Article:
long as he could hold his breath, but finally he would have to come to
the surface for air when the trapper would strike a hard blow upon the
ice, stunning him, or perhaps killing him outright. Then he would cut a
hole in the ice and fish out his unfortunate victim.

It was from such perils as these, although they were not fully
understood by the beavers, that Shaggycoat and his grandfather fled the
second night of this reign of terror. They would gladly have gone in a
larger company, with Shaggycoat's brothers and sisters and with his
father and mother, but all the rest of their immediate family were
missing and they never saw them again.

They went in the inky night, before the moon had risen. Silently, like
dark shadows, they glided along the bottom of the lake, which was still
about half full of water, for the white man's thunder had not been able
to entirely destroy the beaver's strong dam.

Shaggycoat's grandfather, being very old, and wise according to his
years, took the lead, and the younger beaver followed, keeping close to
the tail of his guide. They swam near the bottom and were careful to
avoid the bright light of the great fires that men had built upon the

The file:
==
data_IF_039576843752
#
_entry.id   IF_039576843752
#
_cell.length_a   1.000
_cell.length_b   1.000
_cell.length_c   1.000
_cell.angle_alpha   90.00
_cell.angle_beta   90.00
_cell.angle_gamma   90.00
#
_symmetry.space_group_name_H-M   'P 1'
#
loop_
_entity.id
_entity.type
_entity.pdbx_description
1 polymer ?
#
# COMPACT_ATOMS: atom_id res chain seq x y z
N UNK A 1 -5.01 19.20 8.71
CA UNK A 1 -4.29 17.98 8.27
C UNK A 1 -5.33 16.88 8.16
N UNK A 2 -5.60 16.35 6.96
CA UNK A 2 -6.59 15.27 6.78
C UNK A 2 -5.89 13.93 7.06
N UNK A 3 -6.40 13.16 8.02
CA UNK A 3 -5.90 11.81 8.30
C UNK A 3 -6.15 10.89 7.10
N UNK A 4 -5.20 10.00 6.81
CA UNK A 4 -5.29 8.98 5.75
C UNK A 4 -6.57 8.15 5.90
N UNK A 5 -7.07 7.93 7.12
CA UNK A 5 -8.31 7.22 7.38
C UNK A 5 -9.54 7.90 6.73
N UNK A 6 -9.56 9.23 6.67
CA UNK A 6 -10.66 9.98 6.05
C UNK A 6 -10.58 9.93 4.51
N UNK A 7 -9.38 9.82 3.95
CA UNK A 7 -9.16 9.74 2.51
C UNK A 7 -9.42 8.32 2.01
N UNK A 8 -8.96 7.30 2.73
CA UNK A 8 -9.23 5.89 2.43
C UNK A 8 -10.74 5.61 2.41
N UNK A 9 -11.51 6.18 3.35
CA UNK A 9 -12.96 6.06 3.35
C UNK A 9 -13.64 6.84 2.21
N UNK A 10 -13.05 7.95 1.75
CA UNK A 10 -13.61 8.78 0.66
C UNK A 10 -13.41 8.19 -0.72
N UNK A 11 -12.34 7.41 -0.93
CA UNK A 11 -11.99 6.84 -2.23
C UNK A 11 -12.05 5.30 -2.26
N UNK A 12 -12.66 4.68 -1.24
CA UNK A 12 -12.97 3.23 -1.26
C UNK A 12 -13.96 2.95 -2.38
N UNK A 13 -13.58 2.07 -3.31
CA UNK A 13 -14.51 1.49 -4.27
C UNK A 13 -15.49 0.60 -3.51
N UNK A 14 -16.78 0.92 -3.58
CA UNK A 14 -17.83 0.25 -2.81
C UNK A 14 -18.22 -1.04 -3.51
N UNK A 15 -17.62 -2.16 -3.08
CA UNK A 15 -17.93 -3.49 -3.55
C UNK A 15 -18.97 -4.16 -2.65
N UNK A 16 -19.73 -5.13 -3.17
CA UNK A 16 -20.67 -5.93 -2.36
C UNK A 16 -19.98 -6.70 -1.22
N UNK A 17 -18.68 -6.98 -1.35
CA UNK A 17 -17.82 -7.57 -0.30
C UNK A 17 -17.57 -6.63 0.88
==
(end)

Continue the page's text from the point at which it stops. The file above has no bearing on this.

ice in many places to prevent their escape.

By the time the moon had risen they were near the upper end of the lake.
They at once took refuge in an old burrow that the trappers had
overlooked and lay still until the moon went under a cloud when they
came out and crept along the bank, still going under the ice. When the
moon appeared again they hid under the roots of a tree that made a sort
of natural burrow. There they lay for all the world like the ends of two
black logs, until a friendly cloud again obscured the moon when they
pushed on. Once the trappers came very near to them when they were
hiding behind some stones, waiting for a friendly cloud, and Shaggycoat
was about to dash away and betray their whereabouts, when his
grandfather nipped him severely in the shoulder which kept him still,
and alone saved his fine glossy coat.

They were now getting well up into the river that had supplied their
lake, and it was not so easy to find breathing places as it had been in
the lake where the water was low. But they could usually find some crack
or crevice or some point where there were a few inches between the water
and the ice and where they could fill their lungs before they journeyed
on.

They had come so far and so fast that poor Shaggycoat's legs ached with
the ceaseless motion, but the older beaver gave him no rest, and led him
on and on, swimming with easy, steady strokes. Although his own legs
were weary and a bit rheumatic, he valued his life more than he did his
legs and so set his teeth and breasted the current bravely. They both
held their fore paws close up under them and used their hind legs
entirely for propelling themselves, so these had to do double duty,
plying away like the screw wheel on a great steamer.